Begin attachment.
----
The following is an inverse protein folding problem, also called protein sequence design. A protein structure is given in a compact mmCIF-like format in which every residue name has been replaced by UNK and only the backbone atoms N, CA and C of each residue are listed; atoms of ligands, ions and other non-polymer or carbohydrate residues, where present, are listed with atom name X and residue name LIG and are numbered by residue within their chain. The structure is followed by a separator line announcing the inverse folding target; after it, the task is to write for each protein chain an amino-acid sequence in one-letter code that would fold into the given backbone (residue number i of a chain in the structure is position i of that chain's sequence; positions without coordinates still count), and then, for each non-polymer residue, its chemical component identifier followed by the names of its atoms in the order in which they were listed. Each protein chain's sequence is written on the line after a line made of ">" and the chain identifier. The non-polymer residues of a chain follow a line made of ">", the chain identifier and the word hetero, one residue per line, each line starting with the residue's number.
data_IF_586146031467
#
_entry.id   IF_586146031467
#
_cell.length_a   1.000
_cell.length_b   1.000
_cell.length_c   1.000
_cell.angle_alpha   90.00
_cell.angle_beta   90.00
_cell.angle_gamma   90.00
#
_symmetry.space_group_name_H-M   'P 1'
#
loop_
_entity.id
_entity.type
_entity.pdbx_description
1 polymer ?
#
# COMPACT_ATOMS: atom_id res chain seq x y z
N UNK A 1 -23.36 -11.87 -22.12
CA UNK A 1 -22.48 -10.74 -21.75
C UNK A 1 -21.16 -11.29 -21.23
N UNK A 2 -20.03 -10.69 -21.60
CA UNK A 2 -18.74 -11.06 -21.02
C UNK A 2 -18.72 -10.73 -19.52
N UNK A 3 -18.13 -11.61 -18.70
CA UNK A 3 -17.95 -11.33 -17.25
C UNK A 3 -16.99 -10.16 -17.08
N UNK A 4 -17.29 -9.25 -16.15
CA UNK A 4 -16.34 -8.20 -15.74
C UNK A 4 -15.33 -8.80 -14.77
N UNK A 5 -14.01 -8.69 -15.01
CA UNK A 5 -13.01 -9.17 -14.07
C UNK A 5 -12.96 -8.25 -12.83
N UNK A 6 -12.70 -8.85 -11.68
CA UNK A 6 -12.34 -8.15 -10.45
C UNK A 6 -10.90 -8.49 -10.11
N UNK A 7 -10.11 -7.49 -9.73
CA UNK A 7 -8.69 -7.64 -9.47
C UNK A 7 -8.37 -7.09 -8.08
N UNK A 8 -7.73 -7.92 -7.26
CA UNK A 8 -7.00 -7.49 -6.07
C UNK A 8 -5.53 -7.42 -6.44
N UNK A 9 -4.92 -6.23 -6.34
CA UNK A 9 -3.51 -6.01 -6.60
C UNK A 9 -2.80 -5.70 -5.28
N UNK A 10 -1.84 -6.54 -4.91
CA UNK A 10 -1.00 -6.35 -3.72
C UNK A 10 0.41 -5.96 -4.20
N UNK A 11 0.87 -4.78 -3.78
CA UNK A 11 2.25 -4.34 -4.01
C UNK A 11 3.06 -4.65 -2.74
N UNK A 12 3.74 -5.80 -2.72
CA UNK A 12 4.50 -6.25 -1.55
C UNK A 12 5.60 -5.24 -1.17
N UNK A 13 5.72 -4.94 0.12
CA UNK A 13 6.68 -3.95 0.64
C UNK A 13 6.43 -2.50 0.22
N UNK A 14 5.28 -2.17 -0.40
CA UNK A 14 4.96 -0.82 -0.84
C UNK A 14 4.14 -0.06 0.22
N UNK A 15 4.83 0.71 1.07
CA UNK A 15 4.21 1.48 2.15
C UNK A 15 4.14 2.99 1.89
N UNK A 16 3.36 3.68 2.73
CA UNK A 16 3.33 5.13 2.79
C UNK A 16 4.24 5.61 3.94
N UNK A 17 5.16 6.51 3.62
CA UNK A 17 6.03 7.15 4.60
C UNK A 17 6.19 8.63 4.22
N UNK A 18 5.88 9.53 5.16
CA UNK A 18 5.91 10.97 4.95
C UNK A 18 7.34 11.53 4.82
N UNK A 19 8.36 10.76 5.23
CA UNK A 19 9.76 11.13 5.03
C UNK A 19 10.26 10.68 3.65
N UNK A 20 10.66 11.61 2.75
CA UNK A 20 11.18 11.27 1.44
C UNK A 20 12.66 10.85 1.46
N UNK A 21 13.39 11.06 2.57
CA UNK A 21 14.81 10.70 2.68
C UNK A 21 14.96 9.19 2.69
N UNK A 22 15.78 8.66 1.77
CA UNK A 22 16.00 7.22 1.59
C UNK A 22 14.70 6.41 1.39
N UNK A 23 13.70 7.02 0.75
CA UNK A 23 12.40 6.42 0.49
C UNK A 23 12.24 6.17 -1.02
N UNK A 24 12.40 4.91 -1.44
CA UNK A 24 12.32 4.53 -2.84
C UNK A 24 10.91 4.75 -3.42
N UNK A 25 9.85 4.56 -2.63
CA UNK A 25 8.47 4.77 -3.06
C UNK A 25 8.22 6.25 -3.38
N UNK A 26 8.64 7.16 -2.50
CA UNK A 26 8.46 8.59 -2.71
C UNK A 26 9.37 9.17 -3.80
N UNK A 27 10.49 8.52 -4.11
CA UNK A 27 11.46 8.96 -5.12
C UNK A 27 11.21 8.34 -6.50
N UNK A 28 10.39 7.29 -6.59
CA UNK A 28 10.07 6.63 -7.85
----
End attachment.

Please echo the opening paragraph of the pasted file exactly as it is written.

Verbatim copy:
The following is an inverse protein folding problem, also called protein sequence design. A protein structure is given in a compact mmCIF-like format in which every residue name has been replaced by UNK and only the backbone atoms N, CA and C of each residue are listed; atoms of ligands, ions and other non-polymer or carbohydrate residues, where present, are listed with atom name X and residue name LIG and are numbered by residue within their chain. The structure is followed by a separator line announcing the inverse folding target; after it, the task is to write for each protein chain an amino-acid sequence in one-letter code that would fold into the given backbone (residue number i of a chain in the structure is position i of that chain's sequence; positions without coordinates still count), and then, for each non-polymer residue, its chemical component identifier followed by the names of its atoms in the order in which they were listed. Each protein chain's sequence is written on the line after a line made of ">" and the chain identifier. The non-polymer residues of a chain follow a line made of ">", the chain identifier and the word hetero, one residue per line, each line starting with the residue's number.